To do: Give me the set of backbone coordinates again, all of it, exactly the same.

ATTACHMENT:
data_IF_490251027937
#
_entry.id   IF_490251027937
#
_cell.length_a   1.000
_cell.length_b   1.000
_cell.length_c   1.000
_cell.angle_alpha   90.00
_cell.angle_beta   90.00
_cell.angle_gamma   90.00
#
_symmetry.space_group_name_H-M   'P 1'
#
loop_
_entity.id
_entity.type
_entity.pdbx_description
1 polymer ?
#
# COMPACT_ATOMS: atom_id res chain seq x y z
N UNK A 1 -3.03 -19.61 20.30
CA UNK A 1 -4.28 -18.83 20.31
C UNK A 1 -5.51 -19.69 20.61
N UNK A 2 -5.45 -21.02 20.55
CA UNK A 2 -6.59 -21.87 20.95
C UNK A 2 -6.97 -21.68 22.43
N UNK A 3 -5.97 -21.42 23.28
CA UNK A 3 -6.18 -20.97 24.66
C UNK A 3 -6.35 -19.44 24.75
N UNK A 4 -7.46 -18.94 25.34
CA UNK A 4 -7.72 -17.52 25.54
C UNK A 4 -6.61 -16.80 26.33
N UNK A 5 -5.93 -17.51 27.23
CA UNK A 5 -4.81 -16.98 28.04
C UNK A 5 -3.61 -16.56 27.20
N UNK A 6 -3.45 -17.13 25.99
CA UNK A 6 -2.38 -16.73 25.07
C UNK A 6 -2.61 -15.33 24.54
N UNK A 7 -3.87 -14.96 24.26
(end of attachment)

data_IF_490251027937
#
_entry.id   IF_490251027937
#
_cell.length_a   1.000
_cell.length_b   1.000
_cell.length_c   1.000
_cell.angle_alpha   90.00
_cell.angle_beta   90.00
_cell.angle_gamma   90.00
#
_symmetry.space_group_name_H-M   'P 1'
#
loop_
_entity.id
_entity.type
_entity.pdbx_description
1 polymer ?
#
# COMPACT_ATOMS: atom_id res chain seq x y z
N UNK A 1 -3.03 -19.61 20.30
CA UNK A 1 -4.28 -18.83 20.31
C UNK A 1 -5.51 -19.69 20.61
N UNK A 2 -5.45 -21.02 20.55
CA UNK A 2 -6.59 -21.87 20.95
C UNK A 2 -6.97 -21.68 22.43
N UNK A 3 -5.97 -21.42 23.28
CA UNK A 3 -6.18 -20.97 24.66
C UNK A 3 -6.35 -19.44 24.75
N UNK A 4 -7.46 -18.94 25.34
CA UNK A 4 -7.72 -17.52 25.54
C UNK A 4 -6.61 -16.80 26.33
N UNK A 5 -5.93 -17.51 27.23
CA UNK A 5 -4.81 -16.98 28.04
C UNK A 5 -3.61 -16.56 27.20
N UNK A 6 -3.45 -17.13 25.99
CA UNK A 6 -2.38 -16.73 25.07
C UNK A 6 -2.61 -15.33 24.54
N UNK A 7 -3.87 -14.96 24.26